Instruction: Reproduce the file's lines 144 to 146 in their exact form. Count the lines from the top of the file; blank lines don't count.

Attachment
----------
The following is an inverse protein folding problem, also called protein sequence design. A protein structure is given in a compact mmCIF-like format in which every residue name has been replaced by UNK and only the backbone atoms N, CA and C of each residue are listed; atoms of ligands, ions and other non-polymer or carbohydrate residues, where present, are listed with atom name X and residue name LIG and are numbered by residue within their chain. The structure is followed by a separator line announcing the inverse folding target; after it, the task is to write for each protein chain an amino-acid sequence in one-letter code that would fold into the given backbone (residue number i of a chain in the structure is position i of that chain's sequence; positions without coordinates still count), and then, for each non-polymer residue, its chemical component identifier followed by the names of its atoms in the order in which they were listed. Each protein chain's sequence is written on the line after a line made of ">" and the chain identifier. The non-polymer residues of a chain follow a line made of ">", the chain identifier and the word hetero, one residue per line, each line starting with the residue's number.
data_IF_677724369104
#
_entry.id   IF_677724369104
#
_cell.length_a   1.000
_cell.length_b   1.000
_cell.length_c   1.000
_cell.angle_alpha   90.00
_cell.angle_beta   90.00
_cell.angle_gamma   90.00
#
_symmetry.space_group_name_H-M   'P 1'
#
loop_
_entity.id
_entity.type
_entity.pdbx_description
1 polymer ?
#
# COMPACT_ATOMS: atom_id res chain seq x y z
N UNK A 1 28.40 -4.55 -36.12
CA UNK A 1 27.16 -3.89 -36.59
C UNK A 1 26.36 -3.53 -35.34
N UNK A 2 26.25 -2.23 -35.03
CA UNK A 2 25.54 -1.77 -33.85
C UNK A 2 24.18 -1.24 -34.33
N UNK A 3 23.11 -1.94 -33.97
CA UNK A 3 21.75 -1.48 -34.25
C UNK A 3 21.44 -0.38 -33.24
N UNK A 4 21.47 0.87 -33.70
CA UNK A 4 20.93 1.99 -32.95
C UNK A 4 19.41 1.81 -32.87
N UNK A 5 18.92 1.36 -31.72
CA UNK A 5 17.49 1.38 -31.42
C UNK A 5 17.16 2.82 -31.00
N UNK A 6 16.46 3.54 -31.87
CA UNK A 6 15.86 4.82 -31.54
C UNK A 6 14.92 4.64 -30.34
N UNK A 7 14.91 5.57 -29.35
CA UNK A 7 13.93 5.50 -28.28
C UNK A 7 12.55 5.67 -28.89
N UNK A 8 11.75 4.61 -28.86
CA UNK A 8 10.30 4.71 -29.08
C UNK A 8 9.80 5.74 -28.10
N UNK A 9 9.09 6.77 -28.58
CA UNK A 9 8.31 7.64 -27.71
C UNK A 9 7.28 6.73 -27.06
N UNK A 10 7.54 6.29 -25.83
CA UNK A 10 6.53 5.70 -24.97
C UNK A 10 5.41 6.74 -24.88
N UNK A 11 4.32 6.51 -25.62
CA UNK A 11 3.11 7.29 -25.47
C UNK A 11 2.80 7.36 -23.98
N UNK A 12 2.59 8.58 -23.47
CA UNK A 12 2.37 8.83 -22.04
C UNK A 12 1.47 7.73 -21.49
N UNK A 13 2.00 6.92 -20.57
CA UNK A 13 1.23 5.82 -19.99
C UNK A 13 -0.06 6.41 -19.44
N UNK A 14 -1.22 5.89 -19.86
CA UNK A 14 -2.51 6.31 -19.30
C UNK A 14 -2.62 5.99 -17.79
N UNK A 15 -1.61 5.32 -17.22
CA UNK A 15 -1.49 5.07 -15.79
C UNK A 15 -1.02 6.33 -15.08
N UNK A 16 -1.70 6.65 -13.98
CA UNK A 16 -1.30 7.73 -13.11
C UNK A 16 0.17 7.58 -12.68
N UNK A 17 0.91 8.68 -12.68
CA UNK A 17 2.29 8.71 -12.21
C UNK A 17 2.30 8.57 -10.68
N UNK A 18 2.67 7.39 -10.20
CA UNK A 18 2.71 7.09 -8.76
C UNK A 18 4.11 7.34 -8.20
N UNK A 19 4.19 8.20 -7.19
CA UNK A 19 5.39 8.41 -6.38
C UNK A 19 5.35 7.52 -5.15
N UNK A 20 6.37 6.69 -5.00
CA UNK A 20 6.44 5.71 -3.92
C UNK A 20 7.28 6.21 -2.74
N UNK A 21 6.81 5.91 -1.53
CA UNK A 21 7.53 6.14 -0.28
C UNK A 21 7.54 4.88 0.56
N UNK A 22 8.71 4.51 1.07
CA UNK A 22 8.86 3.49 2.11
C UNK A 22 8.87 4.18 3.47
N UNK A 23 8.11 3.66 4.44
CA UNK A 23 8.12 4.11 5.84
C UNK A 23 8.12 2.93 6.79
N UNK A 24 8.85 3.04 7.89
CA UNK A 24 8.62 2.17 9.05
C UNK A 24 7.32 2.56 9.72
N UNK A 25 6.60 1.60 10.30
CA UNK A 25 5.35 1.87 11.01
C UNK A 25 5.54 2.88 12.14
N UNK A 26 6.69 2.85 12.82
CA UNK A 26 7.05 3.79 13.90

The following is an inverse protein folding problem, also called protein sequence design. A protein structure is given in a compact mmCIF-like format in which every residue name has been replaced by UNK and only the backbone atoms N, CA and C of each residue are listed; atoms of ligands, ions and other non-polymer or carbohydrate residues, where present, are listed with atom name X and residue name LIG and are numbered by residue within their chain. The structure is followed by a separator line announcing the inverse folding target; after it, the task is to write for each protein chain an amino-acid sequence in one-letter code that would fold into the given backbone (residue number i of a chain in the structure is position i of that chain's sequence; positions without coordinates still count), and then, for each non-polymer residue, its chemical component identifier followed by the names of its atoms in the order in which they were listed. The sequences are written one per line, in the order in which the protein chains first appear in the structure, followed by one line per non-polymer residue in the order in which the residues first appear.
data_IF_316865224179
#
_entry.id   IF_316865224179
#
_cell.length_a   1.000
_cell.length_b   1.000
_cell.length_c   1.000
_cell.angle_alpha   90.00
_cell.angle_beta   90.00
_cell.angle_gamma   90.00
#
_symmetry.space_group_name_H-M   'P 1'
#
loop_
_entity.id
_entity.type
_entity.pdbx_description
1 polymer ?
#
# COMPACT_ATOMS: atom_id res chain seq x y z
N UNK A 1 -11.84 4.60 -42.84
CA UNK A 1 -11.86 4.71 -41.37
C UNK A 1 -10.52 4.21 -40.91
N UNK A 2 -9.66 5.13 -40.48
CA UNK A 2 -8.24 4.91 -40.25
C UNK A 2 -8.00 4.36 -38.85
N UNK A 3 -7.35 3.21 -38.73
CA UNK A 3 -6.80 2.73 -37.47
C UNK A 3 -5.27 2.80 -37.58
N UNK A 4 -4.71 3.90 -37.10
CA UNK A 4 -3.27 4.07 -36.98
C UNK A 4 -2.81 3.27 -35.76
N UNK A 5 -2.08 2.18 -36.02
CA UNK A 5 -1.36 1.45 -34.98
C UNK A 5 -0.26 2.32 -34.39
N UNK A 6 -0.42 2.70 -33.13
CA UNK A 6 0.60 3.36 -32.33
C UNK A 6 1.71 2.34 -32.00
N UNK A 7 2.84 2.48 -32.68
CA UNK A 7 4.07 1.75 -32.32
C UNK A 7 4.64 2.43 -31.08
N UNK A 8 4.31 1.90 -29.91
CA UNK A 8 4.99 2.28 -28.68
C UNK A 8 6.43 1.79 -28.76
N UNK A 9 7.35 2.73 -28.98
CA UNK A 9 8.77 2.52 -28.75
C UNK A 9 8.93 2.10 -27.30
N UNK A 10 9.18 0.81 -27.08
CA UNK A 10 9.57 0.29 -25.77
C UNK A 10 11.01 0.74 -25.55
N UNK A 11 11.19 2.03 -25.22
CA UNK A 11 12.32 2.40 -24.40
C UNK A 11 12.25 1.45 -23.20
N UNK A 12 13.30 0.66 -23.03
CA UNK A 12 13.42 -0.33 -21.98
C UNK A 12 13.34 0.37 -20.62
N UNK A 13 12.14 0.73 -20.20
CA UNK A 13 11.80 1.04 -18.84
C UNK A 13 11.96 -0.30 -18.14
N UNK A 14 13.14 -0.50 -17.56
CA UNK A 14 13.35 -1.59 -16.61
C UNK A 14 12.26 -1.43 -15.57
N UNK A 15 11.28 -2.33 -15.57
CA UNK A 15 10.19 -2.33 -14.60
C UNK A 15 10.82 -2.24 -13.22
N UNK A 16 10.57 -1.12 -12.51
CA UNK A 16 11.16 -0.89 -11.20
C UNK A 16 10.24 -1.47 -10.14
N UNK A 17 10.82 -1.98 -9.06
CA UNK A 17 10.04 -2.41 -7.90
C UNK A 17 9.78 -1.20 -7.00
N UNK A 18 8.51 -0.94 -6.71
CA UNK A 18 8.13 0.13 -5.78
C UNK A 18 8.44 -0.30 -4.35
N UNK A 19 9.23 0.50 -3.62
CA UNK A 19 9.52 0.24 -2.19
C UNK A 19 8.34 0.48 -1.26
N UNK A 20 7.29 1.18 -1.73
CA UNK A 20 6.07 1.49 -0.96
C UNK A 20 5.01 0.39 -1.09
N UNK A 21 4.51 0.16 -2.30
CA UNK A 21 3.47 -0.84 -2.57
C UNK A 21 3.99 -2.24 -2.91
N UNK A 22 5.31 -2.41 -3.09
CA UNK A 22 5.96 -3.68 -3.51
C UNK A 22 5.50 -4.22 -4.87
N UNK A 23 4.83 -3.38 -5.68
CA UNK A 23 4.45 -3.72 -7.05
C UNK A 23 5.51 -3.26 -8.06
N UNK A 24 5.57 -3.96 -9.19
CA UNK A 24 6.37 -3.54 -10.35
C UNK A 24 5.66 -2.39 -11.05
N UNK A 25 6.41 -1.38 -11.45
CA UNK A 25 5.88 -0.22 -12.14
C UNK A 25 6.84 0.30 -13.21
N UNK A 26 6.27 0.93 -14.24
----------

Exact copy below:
N UNK A 9 7.35 2.73 -28.98
CA UNK A 9 8.77 2.52 -28.75
C UNK A 9 8.93 2.10 -27.30